[cgl_discussion] Invitation for Participation on the Hardened Drivers Project

Rhoads, Rob rob.rhoads at intel.com
Thu Sep 12 18:25:52 PDT 2002

Project Invitation:
This is an invitation to all engineers involved with OSDL 
Carrier Grade Linux, that have an interest in device drivers 
and hardened drivers in particular, to participate in the Open
Source Hardened Driver Project hosted on SourceForge. 

The immediate goal for CGL members is to formally review the current
Harden Device Driver draft specification. I would like to do this in
the open and invite you to participate via the Hardened Driver
mailing list on SourceForge. I think it is critical for the success
of this project to seek input from Linux kernel developer community
and I plan on publicizing this project on the Linux Kernel mailing 
list in the immediate future. Your input and feedback would be 
greatly appreciated on this project.

If you are interested please sign up on the Hardened Driver mailing
list (see links below) and grab a copy of the Hardened Driver spec 
on the web page. I will be sending out, on that mailing list, more 
info and a proposed review schedule for the document.

On the project page you will also find links to related projects and
source code for the kernel header files, defined within the 
specification and a sample driver which use those APIs.

On this bottom of this e-mail you will also find the Hardened Driver
description/overview that appears in the CGL Arch Spec.

Project Links:
o The Driver Hardening website:  

o Hardened Drivers (Draft) Specification: 

o The SourceForge project related info:

o Hardened Drivers Mailing List Info (subscribe here):

Hardened Driver Project Overview:
Device drivers have traditionally been a significant source of
software faults. For this reason, they are of key concern in 
improving the availability and stability of the operating system.
Their higher rate of faults can be explained in part by the fact 
that drivers run in kernel space, but because they are only used 
with specific hardware, they can never receive the same level of 
field-testing as the kernel itself. A critical element in creating
an OSDL CGL environment is to reduce the likelihood of faults 
in key drivers, a methodology called driver hardening. 

A device driver is typically implemented with emphasis on the 
proper operation of the hardware. Attention to how it will 
function in the event of hardware faults is often minimal. 
Hardened drivers, on the other hand, are designed with the 
assumption that the underlying hardware that they control will
fail. They need to respond to such failures by handling faults
gracefully, limiting the impact on the overall system. 
Hardened device drivers must continue to operate when the 
hardware has failed, or is not present, and must not allow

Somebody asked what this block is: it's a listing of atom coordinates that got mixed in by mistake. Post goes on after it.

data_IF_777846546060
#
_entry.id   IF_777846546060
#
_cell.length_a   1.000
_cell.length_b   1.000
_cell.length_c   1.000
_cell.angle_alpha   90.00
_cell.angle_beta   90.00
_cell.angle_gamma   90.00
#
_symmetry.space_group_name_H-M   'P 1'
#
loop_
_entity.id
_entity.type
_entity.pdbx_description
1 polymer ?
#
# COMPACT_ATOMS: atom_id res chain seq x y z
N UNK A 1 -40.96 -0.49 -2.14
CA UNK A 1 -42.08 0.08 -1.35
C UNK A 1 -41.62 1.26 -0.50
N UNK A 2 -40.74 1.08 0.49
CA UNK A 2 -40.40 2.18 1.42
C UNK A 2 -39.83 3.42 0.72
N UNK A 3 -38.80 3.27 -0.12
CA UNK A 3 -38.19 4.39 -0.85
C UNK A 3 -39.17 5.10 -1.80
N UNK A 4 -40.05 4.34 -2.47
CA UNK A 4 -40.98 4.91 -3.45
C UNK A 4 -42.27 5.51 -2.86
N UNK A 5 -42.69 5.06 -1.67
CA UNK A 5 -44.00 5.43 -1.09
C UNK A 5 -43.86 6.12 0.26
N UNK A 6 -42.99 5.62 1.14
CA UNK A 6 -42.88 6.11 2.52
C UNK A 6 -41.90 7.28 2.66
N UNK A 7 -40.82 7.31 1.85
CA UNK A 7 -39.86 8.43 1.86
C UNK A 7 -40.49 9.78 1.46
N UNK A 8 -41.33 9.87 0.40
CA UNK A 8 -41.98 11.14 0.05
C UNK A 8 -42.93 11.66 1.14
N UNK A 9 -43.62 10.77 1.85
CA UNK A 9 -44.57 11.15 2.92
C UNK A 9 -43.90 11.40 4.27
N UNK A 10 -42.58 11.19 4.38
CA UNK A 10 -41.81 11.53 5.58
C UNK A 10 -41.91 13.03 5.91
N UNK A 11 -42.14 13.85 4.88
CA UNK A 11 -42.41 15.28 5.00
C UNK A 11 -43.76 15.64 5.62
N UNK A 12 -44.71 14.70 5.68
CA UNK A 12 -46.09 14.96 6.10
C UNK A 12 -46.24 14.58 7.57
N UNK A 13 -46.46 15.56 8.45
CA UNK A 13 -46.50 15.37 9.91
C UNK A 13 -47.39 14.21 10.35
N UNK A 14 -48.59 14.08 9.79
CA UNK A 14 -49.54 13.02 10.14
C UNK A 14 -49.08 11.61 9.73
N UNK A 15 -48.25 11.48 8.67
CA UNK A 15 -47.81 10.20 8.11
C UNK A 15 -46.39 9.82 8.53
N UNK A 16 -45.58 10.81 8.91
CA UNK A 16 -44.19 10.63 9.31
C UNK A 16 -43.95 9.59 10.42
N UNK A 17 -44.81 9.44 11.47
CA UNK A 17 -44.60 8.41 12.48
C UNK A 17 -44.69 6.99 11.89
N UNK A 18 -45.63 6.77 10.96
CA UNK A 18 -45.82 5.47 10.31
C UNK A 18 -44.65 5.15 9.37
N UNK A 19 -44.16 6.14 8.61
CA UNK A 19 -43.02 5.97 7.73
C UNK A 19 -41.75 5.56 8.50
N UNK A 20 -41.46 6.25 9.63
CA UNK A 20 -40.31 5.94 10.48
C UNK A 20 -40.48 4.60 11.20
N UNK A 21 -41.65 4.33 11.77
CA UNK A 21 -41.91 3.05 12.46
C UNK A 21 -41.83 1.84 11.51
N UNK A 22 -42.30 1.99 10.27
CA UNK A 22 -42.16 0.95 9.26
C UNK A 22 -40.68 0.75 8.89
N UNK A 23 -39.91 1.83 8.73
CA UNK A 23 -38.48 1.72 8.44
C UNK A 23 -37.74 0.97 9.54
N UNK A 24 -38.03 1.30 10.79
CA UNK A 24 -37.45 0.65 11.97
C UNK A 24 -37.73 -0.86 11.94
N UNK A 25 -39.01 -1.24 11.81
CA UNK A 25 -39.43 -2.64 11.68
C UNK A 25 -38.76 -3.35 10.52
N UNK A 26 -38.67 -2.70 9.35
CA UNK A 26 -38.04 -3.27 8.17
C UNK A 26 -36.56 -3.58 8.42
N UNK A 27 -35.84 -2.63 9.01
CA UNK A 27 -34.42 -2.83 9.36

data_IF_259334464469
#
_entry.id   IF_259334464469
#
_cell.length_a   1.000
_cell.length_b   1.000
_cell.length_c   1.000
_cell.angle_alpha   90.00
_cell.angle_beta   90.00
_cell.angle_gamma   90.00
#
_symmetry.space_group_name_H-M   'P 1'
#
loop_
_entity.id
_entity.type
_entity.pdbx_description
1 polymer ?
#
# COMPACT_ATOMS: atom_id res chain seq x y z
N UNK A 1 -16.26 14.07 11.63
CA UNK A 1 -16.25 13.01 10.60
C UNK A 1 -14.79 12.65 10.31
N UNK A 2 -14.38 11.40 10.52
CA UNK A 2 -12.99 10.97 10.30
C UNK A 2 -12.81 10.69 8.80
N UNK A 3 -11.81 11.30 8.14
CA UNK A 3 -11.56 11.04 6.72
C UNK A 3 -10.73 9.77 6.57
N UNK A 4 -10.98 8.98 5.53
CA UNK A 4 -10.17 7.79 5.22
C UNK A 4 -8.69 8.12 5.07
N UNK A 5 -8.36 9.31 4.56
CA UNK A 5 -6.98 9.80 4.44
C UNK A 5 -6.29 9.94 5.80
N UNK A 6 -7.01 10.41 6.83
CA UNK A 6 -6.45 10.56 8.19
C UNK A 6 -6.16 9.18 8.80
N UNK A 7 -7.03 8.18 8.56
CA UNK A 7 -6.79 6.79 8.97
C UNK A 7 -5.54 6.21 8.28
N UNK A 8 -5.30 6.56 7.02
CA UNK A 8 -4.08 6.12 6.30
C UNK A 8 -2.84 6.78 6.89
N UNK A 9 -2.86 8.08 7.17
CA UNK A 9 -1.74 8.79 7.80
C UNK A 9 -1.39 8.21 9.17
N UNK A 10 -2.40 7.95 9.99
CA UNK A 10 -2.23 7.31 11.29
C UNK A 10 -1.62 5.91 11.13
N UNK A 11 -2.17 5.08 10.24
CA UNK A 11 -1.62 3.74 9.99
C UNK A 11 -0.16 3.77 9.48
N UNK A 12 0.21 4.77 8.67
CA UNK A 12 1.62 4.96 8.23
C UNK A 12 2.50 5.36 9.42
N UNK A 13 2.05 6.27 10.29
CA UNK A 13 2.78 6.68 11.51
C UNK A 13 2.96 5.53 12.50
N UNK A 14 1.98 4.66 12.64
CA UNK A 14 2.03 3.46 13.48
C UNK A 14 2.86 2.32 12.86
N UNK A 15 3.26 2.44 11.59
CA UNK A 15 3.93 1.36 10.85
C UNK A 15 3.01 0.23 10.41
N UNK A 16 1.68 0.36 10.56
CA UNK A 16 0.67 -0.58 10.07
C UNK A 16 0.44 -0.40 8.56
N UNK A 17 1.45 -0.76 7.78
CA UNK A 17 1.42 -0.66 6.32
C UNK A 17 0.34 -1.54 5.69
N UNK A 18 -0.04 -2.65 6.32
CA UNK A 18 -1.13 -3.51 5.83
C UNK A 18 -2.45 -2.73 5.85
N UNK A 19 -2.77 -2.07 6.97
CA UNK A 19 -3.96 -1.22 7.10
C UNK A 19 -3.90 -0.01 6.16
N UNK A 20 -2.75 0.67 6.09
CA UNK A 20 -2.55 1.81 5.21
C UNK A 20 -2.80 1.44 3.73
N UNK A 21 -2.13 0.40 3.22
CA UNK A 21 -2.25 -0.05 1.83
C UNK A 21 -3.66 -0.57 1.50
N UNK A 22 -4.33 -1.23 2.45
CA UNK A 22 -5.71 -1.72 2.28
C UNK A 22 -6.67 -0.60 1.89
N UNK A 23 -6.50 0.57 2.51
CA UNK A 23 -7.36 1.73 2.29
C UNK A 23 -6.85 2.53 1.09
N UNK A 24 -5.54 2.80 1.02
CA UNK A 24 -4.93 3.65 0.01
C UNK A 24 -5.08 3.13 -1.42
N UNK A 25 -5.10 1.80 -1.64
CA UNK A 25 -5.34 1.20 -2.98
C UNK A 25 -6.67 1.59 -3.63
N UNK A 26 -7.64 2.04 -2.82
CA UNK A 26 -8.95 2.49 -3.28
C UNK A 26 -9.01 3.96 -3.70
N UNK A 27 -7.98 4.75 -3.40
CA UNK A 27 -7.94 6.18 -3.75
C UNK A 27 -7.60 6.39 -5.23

the propagation of corrupt data from a failed device to other 
components of the system.

Hardened device drivers must also be active participants in 
the recovery of detected faults, by locally recovering them 
or by reporting them to higher-level system management software 
that subsequently instructs the driver to take a specific action.

The goal of a hardened driver in OSDL CGL is to provide an 
environment in which hardware and software failures are 
transparent to the applications using their services. The 
way to effectively achieve this goal is for the driver 
developer to analyze a driver's software design and implement 
appropriate changes to improve stability, reliability and 
availability, and to provide instrumentation for management 

Improving driver stability and reliability includes such measures
as ensuring that all wait loops are limited with a timeout, 
validating input and output data and structuring the driver to
anticipate hardware errors. Improving availability includes adding 
support for device hot swapping and validating the driver with fault 
injection. Instrumentation for management middleware includes 
functions such as reporting of statistical indicators and logging of 
pertinent events to enable postmortem analysis in the event of a 

To minimize instability contributed by device drivers and to further
enhance the availability of OSDL CGL based systems, OSDL CGL defines 
requirements for a device driver to be considered a hardened driver. 
OSDL CGL defines different device driver hardening traits and the 
required programming interfaces to support these hardening traits.

A driver can support four hardening traits:
·	Hardening with code robustness
·	Hardening with event logging
·	Hardening with diagnostics
·	Hardening with resource monitoring and statistics

Device drivers for network interface cards, physical storage, and
logical storage should be hardened for use with OSDL CGL

Rob Rhoads                     mailto:rob.rhoads at intel.com
Staff Software Engineer        office: 503-677-5498
Intel Corporation

This email message solely contains my own personal views, and not
necessarily those of my employer.

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